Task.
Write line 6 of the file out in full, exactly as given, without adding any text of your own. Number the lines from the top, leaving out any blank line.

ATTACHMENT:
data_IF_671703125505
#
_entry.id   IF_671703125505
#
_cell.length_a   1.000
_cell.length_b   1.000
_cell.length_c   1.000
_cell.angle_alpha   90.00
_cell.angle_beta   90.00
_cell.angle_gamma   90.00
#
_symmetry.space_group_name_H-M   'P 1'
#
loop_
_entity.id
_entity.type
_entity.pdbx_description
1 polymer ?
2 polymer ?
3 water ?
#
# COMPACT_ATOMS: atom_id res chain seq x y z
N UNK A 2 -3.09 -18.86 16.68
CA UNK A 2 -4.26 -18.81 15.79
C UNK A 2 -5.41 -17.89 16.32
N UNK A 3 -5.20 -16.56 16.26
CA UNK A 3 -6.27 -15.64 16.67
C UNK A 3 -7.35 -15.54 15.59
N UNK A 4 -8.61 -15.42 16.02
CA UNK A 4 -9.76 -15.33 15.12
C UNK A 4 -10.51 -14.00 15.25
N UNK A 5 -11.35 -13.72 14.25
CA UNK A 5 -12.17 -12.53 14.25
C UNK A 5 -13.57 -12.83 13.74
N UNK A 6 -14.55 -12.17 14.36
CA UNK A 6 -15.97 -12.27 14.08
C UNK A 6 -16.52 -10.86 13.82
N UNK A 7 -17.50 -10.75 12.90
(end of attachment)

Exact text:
_cell.length_b   1.000